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Palestinian Concerns About Going to the UN

October 8, 2011

 On September 23rd, President of the Palestinian Authority (PA) and Chairman of the Palestine Liberation Organization (PLO) Mahmoud Abbas submitted an application to the UN Security Council (UNSC) for recognition as a full member of the UN. A recent poll by Palestinian polling organization, Near East Consulting showed that 84% of Palestinians in the West Bank, Jerusalem, and Gaza support Abbas’s initiative (it should be noted that NEC results often lean in favor of Abbas’s Fatah party). Some members of the Palestinian community are concerned, however, about the potential drawbacks of such an action.

The first of two primary concerns is a lack of clarity about how the global Palestinian community will be represented if Palestine is recognized as either a member state or a non-member state of the UN. The PLO is currently recognized by the world and by the Palestinian community as the sole legitimate international representative of the Palestinian people. If Palestine is accepted as a state then what becomes of the PLO? Oxford University international law professor Guy Goodwin Gill published a legal opinion highlighting this issue, and putting forth concerns that the Palestinian community may have little or no true representation in whatever entity emerges out of the UN process.

The second concern of Palestinian UN bid skeptics relates to international recognition of the 1967 borders. UNSC Resolution 242 demands that Israel withdraw from territories occupied in the ’67 war, and in 1988, the PLO officially recognized Israel outside of those territories, but the UN has never taken the official position that the 1967 line (commonly referred to as the “Green Line”) is the border between Israel and the future state of Palestine. Those who oppose the UN initiative contend that further affirming the Green Line as the final border further concedes the Palestinian claim to the other 78% of historic Palestine. This, they fear, will create an obstacle to re-acquiring more of their land in a future paradigm under which such action would be possible.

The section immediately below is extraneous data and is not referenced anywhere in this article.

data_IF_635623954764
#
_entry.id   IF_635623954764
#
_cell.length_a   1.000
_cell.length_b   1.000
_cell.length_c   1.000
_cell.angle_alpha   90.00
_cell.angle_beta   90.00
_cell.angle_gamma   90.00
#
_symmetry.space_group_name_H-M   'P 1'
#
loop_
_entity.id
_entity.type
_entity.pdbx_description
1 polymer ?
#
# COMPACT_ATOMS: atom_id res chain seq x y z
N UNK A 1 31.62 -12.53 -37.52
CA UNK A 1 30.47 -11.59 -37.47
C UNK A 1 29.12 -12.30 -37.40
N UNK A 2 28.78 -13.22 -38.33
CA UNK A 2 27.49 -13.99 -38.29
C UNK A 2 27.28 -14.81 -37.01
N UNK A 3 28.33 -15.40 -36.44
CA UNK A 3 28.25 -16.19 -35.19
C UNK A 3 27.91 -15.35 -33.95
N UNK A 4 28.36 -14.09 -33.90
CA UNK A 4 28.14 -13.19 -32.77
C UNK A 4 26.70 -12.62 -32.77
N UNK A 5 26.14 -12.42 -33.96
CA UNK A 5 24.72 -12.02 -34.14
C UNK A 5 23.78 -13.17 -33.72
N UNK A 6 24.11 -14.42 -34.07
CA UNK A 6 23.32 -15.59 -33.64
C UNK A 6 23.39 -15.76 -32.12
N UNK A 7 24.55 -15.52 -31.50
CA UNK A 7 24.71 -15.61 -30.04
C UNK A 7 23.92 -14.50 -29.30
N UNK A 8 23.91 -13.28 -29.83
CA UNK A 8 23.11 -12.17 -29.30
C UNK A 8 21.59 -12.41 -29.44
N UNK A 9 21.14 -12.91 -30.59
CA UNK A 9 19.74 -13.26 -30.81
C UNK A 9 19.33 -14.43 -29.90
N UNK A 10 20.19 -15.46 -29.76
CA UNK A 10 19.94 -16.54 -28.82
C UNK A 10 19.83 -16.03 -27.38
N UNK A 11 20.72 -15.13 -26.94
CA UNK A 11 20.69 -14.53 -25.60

These considerations are most significant for the refugee population, and the trepidation about the leadership’s UN strategy is largely based on concern for the interests of the Palestinian Diaspora. A significant incentive for Israel to accept complete right of return is the opportunity to establish a comprehensive peace with a functioning and independent Palestinian neighbor. For this reason, Palestinians are reluctant to sign any agreement that advances a Palestinian state without also gaining commensurate recognition of the rights of refugees.

Unilateral actions toward the establishment of an independent Palestinian state necessarily separate the pursuit of statehood from the pursuit of the right to return because it is completely impossible to try to advance right of return unilaterally. The Palestinian Authority can begin to behave like a government; it can try to extend its jurisdiction unilaterally, it can promote the development of Palestinian industry, and it can seek international recognition, but there is nothing Palestinians can do to return refugees to Israel, as that country is in full control of its borders. If unilateral pursuit of statehood is effective, Israel can simply begin acquiescing to it, and yet remain firm in its denial of the rights of refugees.